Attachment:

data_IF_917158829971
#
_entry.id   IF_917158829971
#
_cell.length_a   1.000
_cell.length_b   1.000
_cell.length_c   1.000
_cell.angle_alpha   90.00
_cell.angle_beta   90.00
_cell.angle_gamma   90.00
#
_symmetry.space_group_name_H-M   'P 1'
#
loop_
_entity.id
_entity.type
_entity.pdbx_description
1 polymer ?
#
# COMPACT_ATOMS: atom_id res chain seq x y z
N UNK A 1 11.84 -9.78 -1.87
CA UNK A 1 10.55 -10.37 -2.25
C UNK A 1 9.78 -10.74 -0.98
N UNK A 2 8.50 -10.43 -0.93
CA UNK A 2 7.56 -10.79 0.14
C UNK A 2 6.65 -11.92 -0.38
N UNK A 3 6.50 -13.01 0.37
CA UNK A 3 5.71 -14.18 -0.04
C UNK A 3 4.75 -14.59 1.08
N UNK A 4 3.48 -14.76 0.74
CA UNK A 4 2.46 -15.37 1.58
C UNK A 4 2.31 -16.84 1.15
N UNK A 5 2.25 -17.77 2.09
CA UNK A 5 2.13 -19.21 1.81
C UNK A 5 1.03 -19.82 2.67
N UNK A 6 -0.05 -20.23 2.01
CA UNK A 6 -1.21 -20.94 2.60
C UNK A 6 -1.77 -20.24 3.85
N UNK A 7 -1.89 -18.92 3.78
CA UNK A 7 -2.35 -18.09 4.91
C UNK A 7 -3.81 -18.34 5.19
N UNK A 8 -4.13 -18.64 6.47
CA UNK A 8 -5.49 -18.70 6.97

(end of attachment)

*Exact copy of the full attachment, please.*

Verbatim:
data_IF_917158829971
#
_entry.id   IF_917158829971
#
_cell.length_a   1.000
_cell.length_b   1.000
_cell.length_c   1.000
_cell.angle_alpha   90.00
_cell.angle_beta   90.00
_cell.angle_gamma   90.00
#
_symmetry.space_group_name_H-M   'P 1'
#
loop_
_entity.id
_entity.type
_entity.pdbx_description
1 polymer ?
#
# COMPACT_ATOMS: atom_id res chain seq x y z
N UNK A 1 11.84 -9.78 -1.87
CA UNK A 1 10.55 -10.37 -2.25
C UNK A 1 9.78 -10.74 -0.98
N UNK A 2 8.50 -10.43 -0.93
CA UNK A 2 7.56 -10.79 0.14
C UNK A 2 6.65 -11.92 -0.38
N UNK A 3 6.50 -13.01 0.37
CA UNK A 3 5.71 -14.18 -0.04
C UNK A 3 4.75 -14.59 1.08
N UNK A 4 3.48 -14.76 0.74
CA UNK A 4 2.46 -15.37 1.58
C UNK A 4 2.31 -16.84 1.15
N UNK A 5 2.25 -17.77 2.09
CA UNK A 5 2.13 -19.21 1.81
C UNK A 5 1.03 -19.82 2.67
N UNK A 6 -0.05 -20.23 2.01
CA UNK A 6 -1.21 -20.94 2.60
C UNK A 6 -1.77 -20.24 3.85
N UNK A 7 -1.89 -18.92 3.78
CA UNK A 7 -2.35 -18.09 4.91
C UNK A 7 -3.81 -18.34 5.19
N UNK A 8 -4.13 -18.64 6.47
CA UNK A 8 -5.49 -18.70 6.97